• exploring how evidence-based software engineering can influence
software engineering in general;
• developing and exploring new software-service oriented architectures
and their relationships to web services and the semantic web;
• exploring type-based static analysis, resource analysis and verification
for O-O programs;
• exploring how software systems can be visualized;
• developing the Semantic Web, Semantic Grids, and e-Services;
David Budgen
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software engineering
evidence based software
engineering
software service architectures with
particular emphasis upon their use
in health and social care
software design
Keith Gallagher
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software maintenance
software evolution
empirical studies
program slicing
program comprehension
software testing
Malcolm Munro
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software maintenance
software evolution
program comprehension
reverse engineering
software and system visualisation
Shengchao Qin
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formal methods in software
engineering
– specification
– verification
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unifying theories of programming
and method integration
programming languages
– type systems
– program analyses
William Song
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e-commerce and e-payment
web search techniques including
metadata, XML, RDF, web
document and metadata
management, learning object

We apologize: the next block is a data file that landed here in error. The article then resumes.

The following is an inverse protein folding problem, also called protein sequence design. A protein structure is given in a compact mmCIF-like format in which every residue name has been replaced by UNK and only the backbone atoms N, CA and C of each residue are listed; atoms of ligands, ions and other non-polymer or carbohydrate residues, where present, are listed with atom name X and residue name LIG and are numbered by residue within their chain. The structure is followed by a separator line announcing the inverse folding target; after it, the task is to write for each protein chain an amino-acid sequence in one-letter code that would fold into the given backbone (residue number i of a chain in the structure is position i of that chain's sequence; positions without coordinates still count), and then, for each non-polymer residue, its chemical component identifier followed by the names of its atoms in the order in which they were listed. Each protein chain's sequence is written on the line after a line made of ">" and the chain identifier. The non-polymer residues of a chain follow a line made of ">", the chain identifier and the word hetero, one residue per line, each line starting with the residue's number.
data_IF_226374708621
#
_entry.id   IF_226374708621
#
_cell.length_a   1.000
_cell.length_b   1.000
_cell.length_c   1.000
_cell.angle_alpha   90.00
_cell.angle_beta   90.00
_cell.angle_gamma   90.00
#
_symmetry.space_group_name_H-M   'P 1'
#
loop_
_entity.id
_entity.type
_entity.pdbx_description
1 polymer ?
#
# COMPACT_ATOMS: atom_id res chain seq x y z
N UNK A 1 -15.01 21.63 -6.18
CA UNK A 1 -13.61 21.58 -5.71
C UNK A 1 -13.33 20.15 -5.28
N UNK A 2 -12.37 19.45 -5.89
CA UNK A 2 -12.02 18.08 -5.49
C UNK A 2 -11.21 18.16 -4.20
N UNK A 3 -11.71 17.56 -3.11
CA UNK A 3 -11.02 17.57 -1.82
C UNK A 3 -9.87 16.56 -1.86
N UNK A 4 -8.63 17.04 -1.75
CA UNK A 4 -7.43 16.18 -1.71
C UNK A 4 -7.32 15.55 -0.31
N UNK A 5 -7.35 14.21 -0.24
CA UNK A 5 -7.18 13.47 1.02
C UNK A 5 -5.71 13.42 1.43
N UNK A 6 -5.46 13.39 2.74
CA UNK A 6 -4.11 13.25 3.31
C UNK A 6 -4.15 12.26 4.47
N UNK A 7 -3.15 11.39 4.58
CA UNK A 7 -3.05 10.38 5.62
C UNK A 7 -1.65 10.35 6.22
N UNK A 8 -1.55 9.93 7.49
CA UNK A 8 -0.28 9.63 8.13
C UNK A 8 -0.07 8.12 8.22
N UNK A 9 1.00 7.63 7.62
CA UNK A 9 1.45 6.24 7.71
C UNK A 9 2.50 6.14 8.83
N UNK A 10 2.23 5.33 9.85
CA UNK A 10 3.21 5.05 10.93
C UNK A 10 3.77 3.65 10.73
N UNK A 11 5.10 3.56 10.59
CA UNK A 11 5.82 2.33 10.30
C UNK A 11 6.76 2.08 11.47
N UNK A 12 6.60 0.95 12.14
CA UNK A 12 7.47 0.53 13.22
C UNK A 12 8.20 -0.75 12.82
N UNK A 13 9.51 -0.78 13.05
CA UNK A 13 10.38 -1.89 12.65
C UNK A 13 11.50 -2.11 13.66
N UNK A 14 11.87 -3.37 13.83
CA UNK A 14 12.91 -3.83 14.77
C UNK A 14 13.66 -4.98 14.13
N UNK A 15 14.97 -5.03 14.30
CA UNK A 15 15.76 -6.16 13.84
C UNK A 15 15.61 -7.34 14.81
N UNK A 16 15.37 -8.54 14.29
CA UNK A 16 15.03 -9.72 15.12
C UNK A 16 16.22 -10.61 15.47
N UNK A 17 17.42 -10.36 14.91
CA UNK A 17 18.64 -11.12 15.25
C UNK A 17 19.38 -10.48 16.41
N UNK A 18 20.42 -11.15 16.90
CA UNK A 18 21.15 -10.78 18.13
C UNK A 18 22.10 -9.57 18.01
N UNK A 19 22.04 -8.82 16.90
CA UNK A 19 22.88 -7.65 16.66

management
conceptual database schema
integration
requirements engineering
enterprise re-engineering
Technology Enhanced Learning Group
Leader: Liz Burd
• The vision is to advance technology enhanced learning through
research innovation and software development.
• Research aims:
• to explore ways to promote active student engagement in the learning
process.
• to seek new ways in which learning can be supported by technology
but not driven by it.
• to examine the suitability of existing learning environments and
consider how improved design may lead to more effective learning.
• to ascertain how technology can be used to increase effective use of
teaching resources and increase personalisation and flexibility in the
learning process.
Liz Burd
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program comprehension
software maintenance and evolution
software process improvement
software reuse
software engineering
education
Shamus Smith
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interaction specification for
interactive systems
design of virtual environments
navigation in virtual environments
tactile visualisation
hazard analysis and safety
arguments
descriptive argument reuse
barrier analysis
What Next?
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Decide what research area you are most interested in
Contact member of academic staff for further details
Fill in an application form
Submit it through the Graduate School